California OEHHA Adopts Safe Harbor Warning Regulations for Cannabis Smoke and Delta-9-THC

Via The National Law Review

Recently, California’s Office of Environmental Health Hazard Assessment (OEHHA) adopted safe harbor warning regulations for cannabis smoke and delta-9-tetrahydrocannabinol (delta-9-THC) under California Proposition 65.[1]

What is Proposition 65?

The Safe Drinking Water and Toxic Enforcement Act of 1986 (also known as Proposition 65) requires the governor of California to publish, at least annually, a list of chemicals known to the State to cause cancer or reproductive toxicity.[2] Among other things, the law prohibits the knowing exposure of any individual to an amount of a listed chemical without first providing a “clear and reasonable warning” to such individual.[3] The law requires these warnings to be provided for Proposition 65 exposures from consumer products, the workplace, and the environment unless “the person responsible can show that the exposure [to a listed carcinogen] poses no significant risk assuming lifetime exposure at the level in question,” or, for a listed reproductive toxin, that the substance “will have no observable effect assuming exposure at 1,000 times the level in question.”[4] Other limited exemptions from the warning requirement also may apply under the law.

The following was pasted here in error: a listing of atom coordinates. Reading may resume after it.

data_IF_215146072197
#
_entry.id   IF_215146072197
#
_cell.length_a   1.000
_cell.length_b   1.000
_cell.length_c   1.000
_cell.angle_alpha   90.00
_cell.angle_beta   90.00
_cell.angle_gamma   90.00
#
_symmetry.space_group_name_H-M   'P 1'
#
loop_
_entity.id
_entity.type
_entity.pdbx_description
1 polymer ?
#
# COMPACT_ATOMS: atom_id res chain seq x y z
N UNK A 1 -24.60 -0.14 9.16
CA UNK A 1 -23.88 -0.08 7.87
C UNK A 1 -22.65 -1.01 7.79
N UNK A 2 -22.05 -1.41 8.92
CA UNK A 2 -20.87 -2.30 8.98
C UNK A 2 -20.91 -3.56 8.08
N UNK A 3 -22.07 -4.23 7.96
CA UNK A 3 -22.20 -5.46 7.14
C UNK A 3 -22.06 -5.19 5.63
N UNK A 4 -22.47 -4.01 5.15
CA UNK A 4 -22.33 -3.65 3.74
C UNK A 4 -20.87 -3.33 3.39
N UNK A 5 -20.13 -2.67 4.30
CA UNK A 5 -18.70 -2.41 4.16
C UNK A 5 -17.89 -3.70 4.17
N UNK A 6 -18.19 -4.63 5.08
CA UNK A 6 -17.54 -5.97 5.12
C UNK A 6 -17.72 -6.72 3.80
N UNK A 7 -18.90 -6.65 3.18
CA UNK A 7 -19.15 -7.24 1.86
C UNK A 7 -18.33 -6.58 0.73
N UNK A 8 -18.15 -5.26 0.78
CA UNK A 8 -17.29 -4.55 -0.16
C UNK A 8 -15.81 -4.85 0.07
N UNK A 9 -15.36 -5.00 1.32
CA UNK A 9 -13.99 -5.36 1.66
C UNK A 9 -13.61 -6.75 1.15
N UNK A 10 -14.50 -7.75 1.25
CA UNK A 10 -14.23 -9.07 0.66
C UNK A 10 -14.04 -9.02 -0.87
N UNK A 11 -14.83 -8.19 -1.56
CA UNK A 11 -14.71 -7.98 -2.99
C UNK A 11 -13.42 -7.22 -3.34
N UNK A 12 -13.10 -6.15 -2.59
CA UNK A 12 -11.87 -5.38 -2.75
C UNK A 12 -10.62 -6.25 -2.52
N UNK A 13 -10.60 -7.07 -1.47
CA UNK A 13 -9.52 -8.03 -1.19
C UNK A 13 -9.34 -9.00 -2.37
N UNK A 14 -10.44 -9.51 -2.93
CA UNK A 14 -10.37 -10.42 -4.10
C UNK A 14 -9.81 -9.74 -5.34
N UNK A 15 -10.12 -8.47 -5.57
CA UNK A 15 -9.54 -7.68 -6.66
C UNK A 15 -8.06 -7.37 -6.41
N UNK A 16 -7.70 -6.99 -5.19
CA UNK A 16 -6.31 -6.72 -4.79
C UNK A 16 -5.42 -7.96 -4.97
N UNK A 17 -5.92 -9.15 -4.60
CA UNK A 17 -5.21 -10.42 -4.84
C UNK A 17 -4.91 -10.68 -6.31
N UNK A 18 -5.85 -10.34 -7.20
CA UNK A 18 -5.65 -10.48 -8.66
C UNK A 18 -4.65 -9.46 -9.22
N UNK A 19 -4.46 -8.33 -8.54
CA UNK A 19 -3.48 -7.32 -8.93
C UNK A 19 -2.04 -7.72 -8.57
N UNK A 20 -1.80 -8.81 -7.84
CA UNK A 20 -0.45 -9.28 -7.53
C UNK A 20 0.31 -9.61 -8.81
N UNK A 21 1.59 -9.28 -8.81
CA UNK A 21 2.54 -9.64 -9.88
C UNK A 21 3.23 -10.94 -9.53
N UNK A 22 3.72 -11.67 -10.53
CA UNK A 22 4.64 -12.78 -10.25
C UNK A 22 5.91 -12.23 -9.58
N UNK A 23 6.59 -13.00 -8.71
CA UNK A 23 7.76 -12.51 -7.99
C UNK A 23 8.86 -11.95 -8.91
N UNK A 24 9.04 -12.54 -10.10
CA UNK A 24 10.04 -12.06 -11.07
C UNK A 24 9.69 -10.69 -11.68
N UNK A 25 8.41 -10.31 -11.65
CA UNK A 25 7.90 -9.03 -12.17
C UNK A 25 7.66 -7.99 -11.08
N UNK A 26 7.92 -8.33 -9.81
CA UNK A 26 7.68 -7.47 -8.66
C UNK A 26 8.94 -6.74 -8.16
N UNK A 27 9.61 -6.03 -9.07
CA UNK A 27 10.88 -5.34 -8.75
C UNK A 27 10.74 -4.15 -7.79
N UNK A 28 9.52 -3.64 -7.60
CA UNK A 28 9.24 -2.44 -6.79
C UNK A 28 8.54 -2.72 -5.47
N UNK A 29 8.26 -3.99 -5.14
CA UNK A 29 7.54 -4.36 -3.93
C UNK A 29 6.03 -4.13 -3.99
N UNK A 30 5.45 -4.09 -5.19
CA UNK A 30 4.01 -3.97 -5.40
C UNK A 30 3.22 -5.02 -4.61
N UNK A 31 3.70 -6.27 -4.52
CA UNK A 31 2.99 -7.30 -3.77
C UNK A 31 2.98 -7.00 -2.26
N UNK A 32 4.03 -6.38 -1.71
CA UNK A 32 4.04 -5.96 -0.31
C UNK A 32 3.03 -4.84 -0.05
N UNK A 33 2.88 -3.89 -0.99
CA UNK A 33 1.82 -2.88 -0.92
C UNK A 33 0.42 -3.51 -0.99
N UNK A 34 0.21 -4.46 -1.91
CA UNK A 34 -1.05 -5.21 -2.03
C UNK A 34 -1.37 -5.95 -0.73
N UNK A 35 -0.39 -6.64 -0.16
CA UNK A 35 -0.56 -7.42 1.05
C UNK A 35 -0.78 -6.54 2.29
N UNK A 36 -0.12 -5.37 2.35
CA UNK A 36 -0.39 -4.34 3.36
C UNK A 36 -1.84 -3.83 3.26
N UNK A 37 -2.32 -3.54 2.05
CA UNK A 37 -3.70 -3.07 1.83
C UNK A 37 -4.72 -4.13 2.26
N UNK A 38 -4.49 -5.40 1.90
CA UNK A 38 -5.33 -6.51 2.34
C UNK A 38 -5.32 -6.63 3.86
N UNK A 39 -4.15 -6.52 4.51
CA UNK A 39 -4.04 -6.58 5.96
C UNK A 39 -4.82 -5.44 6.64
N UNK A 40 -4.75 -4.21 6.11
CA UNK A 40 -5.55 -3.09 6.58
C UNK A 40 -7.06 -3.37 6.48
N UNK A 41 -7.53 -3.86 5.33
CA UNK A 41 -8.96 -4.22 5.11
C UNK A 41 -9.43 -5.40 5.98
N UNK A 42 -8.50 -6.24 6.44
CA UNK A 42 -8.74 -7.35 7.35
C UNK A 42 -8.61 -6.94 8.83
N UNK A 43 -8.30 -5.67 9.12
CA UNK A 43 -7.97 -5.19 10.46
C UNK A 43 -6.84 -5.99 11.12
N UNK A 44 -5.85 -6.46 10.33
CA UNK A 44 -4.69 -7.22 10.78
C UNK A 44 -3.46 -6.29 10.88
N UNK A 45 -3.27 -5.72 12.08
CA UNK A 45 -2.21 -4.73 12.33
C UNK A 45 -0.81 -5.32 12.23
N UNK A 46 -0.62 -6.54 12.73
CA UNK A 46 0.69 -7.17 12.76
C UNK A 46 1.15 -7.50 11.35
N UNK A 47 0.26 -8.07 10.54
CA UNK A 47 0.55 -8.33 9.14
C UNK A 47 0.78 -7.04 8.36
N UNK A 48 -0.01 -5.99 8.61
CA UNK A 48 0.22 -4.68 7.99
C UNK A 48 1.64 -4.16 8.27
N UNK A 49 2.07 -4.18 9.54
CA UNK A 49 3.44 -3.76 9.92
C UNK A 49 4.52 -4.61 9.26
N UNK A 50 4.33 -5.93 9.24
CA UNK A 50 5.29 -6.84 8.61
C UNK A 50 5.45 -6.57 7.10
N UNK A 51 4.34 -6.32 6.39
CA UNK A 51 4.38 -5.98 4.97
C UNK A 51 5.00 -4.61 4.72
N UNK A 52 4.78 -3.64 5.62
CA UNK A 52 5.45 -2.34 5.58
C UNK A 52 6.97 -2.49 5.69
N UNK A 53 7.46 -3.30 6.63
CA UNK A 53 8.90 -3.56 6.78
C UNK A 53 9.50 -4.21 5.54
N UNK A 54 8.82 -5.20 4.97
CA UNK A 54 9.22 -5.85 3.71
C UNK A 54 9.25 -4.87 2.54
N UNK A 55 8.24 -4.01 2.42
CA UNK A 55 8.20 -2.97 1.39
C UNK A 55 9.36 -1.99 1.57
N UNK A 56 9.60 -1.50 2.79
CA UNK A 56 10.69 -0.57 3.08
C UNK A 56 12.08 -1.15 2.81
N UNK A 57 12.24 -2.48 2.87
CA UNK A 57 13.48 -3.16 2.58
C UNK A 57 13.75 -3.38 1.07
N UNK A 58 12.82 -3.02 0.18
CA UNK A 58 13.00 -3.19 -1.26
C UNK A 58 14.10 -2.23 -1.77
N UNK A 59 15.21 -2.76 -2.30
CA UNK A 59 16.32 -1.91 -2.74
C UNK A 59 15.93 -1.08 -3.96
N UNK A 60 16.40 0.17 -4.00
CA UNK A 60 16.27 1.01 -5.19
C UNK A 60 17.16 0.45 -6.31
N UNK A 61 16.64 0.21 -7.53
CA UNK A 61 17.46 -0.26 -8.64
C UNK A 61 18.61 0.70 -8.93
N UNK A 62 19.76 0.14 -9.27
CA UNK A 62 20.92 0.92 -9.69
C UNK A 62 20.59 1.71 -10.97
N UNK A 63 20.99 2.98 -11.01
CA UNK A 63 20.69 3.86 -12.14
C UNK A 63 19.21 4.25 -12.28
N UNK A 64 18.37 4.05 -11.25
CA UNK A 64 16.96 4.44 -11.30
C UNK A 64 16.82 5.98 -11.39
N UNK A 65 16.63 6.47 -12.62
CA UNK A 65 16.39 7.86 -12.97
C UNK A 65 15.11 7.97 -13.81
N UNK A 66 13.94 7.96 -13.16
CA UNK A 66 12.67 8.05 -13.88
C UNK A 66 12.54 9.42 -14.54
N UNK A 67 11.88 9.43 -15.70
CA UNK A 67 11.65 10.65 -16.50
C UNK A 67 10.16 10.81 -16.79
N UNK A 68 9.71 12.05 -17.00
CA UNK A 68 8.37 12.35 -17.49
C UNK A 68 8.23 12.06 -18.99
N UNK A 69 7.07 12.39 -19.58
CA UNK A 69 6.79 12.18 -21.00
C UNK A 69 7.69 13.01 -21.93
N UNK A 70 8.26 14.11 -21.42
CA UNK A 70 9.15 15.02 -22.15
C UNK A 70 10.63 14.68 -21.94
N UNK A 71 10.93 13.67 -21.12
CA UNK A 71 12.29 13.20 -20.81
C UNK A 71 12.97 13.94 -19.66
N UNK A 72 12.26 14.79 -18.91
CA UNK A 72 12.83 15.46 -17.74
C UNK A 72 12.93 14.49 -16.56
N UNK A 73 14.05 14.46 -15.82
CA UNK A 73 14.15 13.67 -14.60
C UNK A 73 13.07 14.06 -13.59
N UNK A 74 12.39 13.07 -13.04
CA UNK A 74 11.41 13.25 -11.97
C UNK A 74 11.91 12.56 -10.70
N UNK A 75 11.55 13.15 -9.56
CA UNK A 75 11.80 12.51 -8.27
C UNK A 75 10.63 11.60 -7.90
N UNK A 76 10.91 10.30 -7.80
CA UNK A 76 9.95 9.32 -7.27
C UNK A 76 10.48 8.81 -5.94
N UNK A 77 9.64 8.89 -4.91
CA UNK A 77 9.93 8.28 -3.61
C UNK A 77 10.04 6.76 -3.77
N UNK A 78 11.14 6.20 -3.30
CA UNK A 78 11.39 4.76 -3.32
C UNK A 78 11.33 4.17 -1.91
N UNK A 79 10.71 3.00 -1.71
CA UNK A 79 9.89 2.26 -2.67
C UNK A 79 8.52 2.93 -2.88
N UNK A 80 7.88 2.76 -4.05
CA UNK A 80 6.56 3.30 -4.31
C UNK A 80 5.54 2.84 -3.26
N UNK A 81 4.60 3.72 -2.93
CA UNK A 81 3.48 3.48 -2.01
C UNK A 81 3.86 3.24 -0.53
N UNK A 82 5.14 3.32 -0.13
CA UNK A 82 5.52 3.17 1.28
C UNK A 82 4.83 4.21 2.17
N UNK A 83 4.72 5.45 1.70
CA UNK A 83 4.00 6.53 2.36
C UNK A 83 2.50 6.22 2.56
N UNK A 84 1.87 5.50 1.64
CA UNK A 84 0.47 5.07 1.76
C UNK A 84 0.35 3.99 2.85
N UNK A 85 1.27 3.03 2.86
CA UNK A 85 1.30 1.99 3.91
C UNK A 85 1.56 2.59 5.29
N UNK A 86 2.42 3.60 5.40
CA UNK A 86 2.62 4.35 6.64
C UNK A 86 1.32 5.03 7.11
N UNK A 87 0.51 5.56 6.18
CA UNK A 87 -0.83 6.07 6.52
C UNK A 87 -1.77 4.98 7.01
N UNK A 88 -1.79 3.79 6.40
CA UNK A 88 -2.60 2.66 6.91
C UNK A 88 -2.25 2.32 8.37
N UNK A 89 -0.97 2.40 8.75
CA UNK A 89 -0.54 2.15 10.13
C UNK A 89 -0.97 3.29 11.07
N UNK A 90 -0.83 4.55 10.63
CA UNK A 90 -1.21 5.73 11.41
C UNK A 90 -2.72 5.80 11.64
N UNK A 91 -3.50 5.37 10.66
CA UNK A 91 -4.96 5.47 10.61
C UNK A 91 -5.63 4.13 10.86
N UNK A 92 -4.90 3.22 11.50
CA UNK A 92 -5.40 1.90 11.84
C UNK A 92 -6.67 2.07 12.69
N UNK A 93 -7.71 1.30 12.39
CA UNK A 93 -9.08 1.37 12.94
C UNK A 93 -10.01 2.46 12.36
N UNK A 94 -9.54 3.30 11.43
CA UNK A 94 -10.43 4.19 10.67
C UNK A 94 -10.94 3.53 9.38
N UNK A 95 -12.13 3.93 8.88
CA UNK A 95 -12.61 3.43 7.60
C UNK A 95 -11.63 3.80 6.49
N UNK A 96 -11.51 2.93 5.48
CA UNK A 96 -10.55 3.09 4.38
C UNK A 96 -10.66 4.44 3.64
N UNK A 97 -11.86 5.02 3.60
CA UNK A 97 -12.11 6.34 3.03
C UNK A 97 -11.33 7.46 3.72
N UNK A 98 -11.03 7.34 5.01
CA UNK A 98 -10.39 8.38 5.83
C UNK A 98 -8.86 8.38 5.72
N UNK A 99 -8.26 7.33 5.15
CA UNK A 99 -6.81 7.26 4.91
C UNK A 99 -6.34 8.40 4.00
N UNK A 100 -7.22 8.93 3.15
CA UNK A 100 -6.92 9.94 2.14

Safe Harbor Warning Regulations for Cannabis Smoke and Delta-9-THC

OEHHA initially added cannabis smoke and delta-9-THC to the Proposition 65 list for developmental toxicity in 2020, while cannabis smoke has been listed as a carcinogen since 2009. In late 2021, OEHHA initially proposed the safe harbor warning regulations for cannabis smoke and delta-9-THC. After two updated draft proposals, OEHHA adopted this final version.

Read the full article at  https://www.natlawreview.com/article/california-oehha-adopts-safe-harbor-warning-regulations-cannabis-smoke-and-delta-9

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